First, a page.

The Routledge Handbook of Social Care Work Around the World (Hardback) book cover

The Routledge Handbook of Social Care Work Around the World

By Karen Christensen, Doria Pilling

© 2018 – Routledge

360 pages | 32 B/W Illus.

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pub: 2018-01-09
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Description

Karen Christensen is Professor of Sociology at the Department of Sociology, University of Bergen, Norway. Her research and publications focus on welfare sociology based on her interests in social care, work, gender and migration. She has led or collaborated on a range of research projects, nationally and internationally, within areas such as elderly care, welfare and disability, comparative social policy, and the lives of migrant care workers.

Doria Pilling is a sociologist and Honorary senior research fellow at the School of Health Services at City, University of London, UK. She has researched and published on a range of areas, including social disadvantage, case management, disability and employment, disability and technology, evaluation of service quality and comparative social policy.

Table of Contents

Chapter 1:

Long-term care services in Norway – a historical sociological perspective

(Karen Christensen and Kari Wærness)

Chapter 2:

Revisiting the public care model – the Danish case of free choice in home care

(Tine Rostgaard)

Chapter 3:

Organizational trends impacting on everyday realities: the case of Swedish eldercare

(Anneli Stranz and Marta Szebehely)

Chapter 4:

Long-term care reforms in the Netherlands: care work at stake

(Barbara Da Roit)

Chapter 5:

The English social care workforce: the vexed question of low wages and stress

(Shereen Hussein)

Chapter 6:

The personalization and marketization of home care services for older people in England

(Kate Baxter)

Chapter 7:

The development of an ambiguous care work sector in France. Between professionalization and fragmentation

(Blanche Le Bihan and Alis Sopadzhiyan)

Chapter 8:

Care provision inside and outside the professional care system: the case of long-term care insurance in Germany

(Hildegard Theobald)

Chapter 9:

Employing migrant care workers for 24-hour care in private households in Austria: benefits and risks for the long-term care system

(August Österle)

Chapter 10:

Migrant care workers in Italian households: recent trends and future perspectives

(Mirko Di Rosa, Francesco Barbabella, Arianna Poli, Sara Santini and Giovanni Lamura)

Chapter 11:

Post-socialist eldercare in the Czech Republic: institutions, families, and the market

(Adéla Souralová and Eva Šlesingerová)

Chapter 12:

Imbalance between demand and supply of long-term care – the case of post-communist Poland

(Stanisława Golinowska and Agnieszka Sowa-Kofta)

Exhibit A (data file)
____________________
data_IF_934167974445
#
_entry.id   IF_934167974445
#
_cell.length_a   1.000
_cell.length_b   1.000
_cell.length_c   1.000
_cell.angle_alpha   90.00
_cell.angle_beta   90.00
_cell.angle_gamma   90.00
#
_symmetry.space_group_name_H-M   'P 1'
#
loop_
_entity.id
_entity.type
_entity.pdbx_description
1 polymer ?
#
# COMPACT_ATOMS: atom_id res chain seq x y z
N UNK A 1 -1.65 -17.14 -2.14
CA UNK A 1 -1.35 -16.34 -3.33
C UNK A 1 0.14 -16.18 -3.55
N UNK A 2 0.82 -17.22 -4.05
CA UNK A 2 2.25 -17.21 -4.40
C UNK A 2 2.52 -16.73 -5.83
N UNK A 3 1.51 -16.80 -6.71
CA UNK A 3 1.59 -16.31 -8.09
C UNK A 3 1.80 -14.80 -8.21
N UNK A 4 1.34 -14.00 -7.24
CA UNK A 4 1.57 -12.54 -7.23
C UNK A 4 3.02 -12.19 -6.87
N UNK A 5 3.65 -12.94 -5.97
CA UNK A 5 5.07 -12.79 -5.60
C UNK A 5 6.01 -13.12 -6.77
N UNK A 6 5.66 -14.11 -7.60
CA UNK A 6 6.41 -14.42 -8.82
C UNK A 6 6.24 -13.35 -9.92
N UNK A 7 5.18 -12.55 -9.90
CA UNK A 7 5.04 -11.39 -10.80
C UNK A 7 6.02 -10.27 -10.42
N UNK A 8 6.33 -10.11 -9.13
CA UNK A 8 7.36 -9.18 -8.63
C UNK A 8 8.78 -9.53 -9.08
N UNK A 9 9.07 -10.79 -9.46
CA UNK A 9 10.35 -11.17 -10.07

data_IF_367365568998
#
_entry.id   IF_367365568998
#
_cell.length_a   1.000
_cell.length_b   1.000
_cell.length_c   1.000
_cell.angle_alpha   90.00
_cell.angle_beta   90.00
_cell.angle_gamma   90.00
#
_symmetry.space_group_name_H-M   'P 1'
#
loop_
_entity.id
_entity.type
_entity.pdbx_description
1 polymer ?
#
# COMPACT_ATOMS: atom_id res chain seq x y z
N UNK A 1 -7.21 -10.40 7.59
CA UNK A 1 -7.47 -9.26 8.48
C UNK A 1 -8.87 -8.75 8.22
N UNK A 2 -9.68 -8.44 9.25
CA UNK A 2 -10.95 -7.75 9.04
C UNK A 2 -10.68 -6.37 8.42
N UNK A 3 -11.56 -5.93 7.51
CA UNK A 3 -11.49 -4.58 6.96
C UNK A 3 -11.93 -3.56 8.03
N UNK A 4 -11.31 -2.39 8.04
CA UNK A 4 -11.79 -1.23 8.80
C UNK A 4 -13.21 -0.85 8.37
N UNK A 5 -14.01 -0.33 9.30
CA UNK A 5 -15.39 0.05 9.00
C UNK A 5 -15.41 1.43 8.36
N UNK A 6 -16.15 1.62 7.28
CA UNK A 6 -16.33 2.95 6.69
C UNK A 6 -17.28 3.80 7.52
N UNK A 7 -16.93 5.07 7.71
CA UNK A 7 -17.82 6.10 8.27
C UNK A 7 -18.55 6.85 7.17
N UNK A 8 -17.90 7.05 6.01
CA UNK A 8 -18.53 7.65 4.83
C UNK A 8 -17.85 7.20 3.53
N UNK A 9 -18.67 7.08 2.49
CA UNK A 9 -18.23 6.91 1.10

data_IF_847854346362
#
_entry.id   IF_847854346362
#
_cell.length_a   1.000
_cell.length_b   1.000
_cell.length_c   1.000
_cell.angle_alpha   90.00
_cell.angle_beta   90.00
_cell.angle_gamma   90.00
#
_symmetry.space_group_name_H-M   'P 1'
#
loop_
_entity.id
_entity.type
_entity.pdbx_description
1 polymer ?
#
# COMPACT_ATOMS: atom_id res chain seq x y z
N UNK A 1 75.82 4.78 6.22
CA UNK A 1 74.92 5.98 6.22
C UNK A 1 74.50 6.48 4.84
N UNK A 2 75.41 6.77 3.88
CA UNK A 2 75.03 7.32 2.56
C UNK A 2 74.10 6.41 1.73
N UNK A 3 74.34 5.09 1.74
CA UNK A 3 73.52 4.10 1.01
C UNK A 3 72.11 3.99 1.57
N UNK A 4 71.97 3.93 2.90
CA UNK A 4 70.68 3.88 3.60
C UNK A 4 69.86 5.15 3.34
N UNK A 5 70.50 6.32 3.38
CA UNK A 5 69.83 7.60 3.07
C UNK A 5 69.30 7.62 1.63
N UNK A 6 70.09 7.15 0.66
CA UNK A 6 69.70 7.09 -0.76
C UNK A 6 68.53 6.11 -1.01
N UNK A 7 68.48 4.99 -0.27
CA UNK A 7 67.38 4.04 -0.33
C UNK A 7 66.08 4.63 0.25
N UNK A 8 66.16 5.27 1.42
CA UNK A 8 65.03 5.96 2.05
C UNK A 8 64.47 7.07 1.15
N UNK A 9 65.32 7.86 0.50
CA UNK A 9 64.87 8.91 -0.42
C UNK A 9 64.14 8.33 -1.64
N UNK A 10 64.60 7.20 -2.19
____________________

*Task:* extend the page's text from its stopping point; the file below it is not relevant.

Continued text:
Chapter 13:

Long-term care in Turkey: challenges and opportunities

(Sema Oglak)

Chapter 14:

The emergence of eldercare industry in China – progress and challenges

(Xiying Fan, Heying Jenny Zhan and Qi Wang)

Chapter 15:

Challenges of care work under the new long-term care insurance for elderly people in South Korea

(Yongho Chon)

Chapter 16:

Migrant live-in care workers in Taiwan: multiple roles, cultural functions, and the new division of care labour

(Li-Fang Liang)

Chapter 17:

Has the long-term care insurance contributed to de-familialisation? Familialisation and marketization of eldercare in Japan

(Yayoi Saito)

Chapter 18:

Care robots in Japanese elderly care: cultural values in focus

(Nobu Ishiguro)

Chapter 19:

Long-term services and supports for the elderly in the United States: a complex system of perverse incentives

(Candace Howes)

Chapter 20:

Complexities, tensions, and promising practices: work in Canadian long-term residential care

(Pat Armstrong and Tamara Daly)

Chapter 21:

Reforms to long-term care in Australia: a changing and challenging landscape

(Jane Mears)

Chapter 22:

Facing the challenges of population longevity but not being ready – the case of Argentina

(Nélida Redondo)

Index

About the Authors

Karen Christensen is Professor of Sociology at the Department of Sociology, University of Bergen, Norway. Her research and publications focus on welfare sociology based on her interests in social care, work, gender and migration. She has led or collaborated on a range of research projects, nationally and internationally, within areas such as elderly care, welfare and disability, comparative social policy, and the lives of migrant care workers.

Doria Pilling is a sociologist and Honorary senior research fellow at the School of Health Services at City, University of London, UK. She has researched and published on a range of areas, including social disadvantage, case management, disability and employment, disability and technology, evaluation of service quality and comparative social policy.

Subject Categories

BISAC Subject Codes/Headings:
SOC025000
SOCIAL SCIENCE / Social Work